Cook's well-rounded skillset and the Vikings' offensive scheme are two reasons why the team will feel justified in committing to an extension in the expected event that they reach that decision. Cook improved as a receiver last season and was averaging 141.5 yards from scrimmage per game through ten weeks before being hampered by a couple minor injuries down the stretch. He is the focal point of Gary Kubiak's run-heavy outside zone scheme, and his impact was felt in a big way in the team's Week 16 home loss to the Packers, a game Cook was unable to suit up for.
The Panthers recently reset the market for running backs by signing Christian McCaffrey – who was drafted 33 picks before Cook in 2017 – to a four-year, $64 million extension. Cook hasn't nearly matched the otherworldly production of McCaffrey, but his representation will undoubtedly reference that deal in negotiations.
Behind Cook, there isn't much uncertainty at running back in Minnesota. 2019 third-round pick Alexander Mattison is locked in as his backup and change-of-pace option after a surprisingly impressive rookie year. The Boise State product averaged more yards per carry than Cook (4.6 to 4.5) and showed off an unexpected amount of agility and burst, in addition to the power that was his calling card coming out of college. Mattison also is already one of the best hurdlers in the NFL.
Third-string back Mike Boone is another player entering the final year of his contract. He struggled in the aforementioned Week 16 game, but then offered reminders of his upside by going for 148 yards against the Bears the following week. Ameer Abdullah isn't a lock to make the 53-man roster, even though he signed a one-year, $1 million deal to stay in Minnesota. Abdullah saw 38 touches on offense, but mostly added value as a kick returner and punt gunner. Former Oregon RB Tony Brooks-James ended last year on the practice squad and is a longshot to make the team.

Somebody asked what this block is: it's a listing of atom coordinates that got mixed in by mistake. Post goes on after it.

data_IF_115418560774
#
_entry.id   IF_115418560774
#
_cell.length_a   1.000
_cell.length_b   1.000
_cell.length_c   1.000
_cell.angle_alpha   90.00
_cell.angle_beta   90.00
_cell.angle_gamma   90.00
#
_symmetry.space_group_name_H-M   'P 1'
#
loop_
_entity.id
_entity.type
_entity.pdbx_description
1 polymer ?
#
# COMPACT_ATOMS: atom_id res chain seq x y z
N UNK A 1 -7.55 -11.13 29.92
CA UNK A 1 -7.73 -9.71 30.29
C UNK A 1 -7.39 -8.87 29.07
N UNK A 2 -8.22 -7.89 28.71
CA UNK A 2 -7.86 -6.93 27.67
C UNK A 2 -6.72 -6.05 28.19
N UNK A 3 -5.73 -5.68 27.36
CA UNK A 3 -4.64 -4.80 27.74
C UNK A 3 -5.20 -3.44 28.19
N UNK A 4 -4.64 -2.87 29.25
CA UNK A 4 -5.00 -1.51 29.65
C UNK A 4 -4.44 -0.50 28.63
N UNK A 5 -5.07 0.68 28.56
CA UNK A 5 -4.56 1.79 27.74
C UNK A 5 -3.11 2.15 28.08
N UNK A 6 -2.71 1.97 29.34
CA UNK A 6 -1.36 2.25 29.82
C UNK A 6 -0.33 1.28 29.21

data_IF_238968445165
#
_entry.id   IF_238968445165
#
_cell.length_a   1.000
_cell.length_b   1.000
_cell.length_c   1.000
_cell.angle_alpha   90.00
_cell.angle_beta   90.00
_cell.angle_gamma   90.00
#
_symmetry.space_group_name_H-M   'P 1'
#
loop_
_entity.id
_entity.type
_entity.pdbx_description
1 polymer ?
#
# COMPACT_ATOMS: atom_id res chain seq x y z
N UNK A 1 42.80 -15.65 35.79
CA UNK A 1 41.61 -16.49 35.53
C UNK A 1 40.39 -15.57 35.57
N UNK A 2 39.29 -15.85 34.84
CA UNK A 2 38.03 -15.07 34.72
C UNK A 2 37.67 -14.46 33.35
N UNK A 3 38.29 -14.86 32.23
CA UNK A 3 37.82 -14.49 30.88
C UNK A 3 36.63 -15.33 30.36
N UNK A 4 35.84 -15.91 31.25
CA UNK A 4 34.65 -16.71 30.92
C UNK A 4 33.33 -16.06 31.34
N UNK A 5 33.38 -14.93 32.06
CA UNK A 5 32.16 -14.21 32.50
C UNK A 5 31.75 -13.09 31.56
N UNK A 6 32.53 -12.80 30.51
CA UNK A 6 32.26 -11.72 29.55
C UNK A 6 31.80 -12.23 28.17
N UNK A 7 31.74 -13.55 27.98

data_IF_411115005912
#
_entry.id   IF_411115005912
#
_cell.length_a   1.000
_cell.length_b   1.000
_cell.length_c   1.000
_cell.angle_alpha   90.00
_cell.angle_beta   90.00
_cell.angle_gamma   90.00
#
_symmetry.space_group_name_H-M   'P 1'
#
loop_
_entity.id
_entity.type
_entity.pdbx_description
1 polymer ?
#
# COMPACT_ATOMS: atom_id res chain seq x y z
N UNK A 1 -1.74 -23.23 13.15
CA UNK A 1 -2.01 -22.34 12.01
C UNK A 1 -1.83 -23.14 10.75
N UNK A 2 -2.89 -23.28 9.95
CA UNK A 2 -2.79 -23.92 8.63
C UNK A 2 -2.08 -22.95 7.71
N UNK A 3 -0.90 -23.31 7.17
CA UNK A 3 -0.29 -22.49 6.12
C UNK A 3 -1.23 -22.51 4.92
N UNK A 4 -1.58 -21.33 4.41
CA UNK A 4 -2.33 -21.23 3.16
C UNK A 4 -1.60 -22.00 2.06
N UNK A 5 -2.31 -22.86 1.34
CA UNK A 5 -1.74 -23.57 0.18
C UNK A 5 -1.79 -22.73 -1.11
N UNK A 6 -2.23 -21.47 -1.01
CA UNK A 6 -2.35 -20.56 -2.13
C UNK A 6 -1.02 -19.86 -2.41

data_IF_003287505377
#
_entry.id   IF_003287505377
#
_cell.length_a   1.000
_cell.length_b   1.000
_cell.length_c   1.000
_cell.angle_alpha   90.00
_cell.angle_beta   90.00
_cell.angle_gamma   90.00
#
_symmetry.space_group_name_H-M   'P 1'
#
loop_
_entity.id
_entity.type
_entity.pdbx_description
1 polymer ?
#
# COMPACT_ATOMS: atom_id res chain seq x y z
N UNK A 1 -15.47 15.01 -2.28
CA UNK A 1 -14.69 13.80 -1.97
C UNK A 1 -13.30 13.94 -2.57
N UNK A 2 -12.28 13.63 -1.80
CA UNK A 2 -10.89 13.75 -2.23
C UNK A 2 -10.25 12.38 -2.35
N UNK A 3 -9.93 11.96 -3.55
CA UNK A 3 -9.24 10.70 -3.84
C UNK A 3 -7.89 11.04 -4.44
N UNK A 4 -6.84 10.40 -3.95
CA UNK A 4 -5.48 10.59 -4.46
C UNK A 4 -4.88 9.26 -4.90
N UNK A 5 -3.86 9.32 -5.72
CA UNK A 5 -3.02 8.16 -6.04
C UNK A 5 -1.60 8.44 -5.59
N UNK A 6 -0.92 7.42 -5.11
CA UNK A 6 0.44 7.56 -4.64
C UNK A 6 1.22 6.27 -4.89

Fullback CJ Ham has no competition for his job after signing a four-year, $12.25 million deal this offseason. Ham is one of the more utilized fullbacks in the league and was named to the Pro Bowl as an injury replacement after last season. His backup is UDFA Jake Bargas, who was a tight end at North Carolina but is being moved to fullback by the Vikings. He has a shot to stick around on the practice squad if he impresses in camp.
Starter: Dalvin Cook
Backup: Alexander Mattison
Make 53-man roster: Mike Boone, Ameer Abdullah
Practice squad: N/A
Cut: Tony Brooks-James
Starter: CJ Ham
Cut: Jake Bargas
I think the Vikings will wind up keeping five running backs (including Ham) for the third straight year. Abdullah isn't a sure thing, as the team could clear up a roster spot elsewhere by waiving him and using rookie WR KJ Osborn to return punts and kickoffs. But Abdullah's value on multiple special teams units and his veteran presence will likely be enough to help him stick around. Right now, I don't have either Brooks-James or Bargas getting one of the ten practice squad spots.
Other post-draft position previews
- Quarterbacks: Sorting Out the Three-Man Backup Competition
- Tight ends: Expect Irv Smith Jr.'s Role to Increase in Year Two
- Wide receivers: Justin Jefferson Isn't Stefon Diggs, and That's OK
- Offensive tackles: Will Ezra Cleveland Start as a Rookie?
- Interior offensive line: Can Garrett Bradbury Make a Leap?